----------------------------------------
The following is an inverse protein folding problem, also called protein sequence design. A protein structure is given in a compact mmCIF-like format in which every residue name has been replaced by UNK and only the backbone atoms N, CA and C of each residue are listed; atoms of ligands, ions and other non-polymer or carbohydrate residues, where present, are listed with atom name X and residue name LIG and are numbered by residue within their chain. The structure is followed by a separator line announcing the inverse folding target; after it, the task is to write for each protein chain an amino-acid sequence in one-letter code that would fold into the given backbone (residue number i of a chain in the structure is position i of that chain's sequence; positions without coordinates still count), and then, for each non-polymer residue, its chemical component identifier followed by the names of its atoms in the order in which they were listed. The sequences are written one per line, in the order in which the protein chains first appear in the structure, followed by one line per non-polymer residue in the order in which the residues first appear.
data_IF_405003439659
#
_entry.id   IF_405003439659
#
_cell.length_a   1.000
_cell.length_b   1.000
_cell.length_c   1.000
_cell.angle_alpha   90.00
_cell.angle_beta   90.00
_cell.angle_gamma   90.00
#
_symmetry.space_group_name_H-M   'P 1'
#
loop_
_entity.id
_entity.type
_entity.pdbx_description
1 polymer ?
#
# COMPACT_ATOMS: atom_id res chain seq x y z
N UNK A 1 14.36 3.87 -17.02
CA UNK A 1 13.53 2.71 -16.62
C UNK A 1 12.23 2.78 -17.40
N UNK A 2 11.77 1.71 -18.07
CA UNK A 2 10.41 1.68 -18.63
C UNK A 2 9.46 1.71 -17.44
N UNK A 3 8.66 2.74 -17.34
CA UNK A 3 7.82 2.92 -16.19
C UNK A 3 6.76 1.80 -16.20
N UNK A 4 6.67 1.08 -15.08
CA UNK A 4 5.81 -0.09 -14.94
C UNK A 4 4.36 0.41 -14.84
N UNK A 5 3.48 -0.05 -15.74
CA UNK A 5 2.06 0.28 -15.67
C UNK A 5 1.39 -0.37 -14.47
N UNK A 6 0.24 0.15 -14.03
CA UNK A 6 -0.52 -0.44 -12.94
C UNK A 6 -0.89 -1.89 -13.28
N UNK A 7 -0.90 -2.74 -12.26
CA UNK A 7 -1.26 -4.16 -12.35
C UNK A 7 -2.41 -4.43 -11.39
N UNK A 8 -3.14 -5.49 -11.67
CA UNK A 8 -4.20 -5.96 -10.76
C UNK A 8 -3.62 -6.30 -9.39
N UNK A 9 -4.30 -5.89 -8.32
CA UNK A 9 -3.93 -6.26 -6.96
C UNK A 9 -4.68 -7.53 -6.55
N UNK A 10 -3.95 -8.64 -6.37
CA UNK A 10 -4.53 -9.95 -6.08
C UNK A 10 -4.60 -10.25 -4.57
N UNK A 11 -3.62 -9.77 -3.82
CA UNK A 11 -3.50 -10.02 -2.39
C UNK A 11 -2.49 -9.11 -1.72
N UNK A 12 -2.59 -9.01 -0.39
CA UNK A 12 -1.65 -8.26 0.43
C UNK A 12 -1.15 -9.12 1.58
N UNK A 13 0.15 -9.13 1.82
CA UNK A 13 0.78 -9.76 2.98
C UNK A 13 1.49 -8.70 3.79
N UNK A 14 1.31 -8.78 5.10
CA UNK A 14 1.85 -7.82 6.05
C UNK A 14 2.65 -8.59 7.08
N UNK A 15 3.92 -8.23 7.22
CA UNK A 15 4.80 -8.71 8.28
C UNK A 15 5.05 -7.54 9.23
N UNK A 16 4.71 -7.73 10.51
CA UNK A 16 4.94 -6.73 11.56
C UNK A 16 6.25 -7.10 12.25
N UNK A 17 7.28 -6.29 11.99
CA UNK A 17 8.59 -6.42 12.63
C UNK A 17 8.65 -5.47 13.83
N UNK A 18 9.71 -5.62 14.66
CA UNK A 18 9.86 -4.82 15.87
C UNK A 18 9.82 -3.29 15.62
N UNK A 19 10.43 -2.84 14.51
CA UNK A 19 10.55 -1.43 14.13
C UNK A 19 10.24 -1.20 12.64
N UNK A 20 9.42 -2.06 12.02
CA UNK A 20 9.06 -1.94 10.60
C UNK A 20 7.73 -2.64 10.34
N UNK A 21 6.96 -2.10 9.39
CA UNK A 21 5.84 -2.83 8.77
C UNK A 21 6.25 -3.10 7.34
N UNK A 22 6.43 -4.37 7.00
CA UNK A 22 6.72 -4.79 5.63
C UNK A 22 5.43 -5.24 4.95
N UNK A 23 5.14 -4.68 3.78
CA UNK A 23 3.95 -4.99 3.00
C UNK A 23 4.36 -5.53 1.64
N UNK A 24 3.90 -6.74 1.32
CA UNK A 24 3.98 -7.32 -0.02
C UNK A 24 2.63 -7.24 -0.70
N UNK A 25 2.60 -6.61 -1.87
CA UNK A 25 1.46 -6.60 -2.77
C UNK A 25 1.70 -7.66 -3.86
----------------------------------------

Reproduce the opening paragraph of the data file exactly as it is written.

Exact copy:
The following is an inverse protein folding problem, also called protein sequence design. A protein structure is given in a compact mmCIF-like format in which every residue name has been replaced by UNK and only the backbone atoms N, CA and C of each residue are listed; atoms of ligands, ions and other non-polymer or carbohydrate residues, where present, are listed with atom name X and residue name LIG and are numbered by residue within their chain. The structure is followed by a separator line announcing the inverse folding target; after it, the task is to write for each protein chain an amino-acid sequence in one-letter code that would fold into the given backbone (residue number i of a chain in the structure is position i of that chain's sequence; positions without coordinates still count), and then, for each non-polymer residue, its chemical component identifier followed by the names of its atoms in the order in which they were listed. The sequences are written one per line, in the order in which the protein chains first appear in the structure, followed by one line per non-polymer residue in the order in which the residues first appear.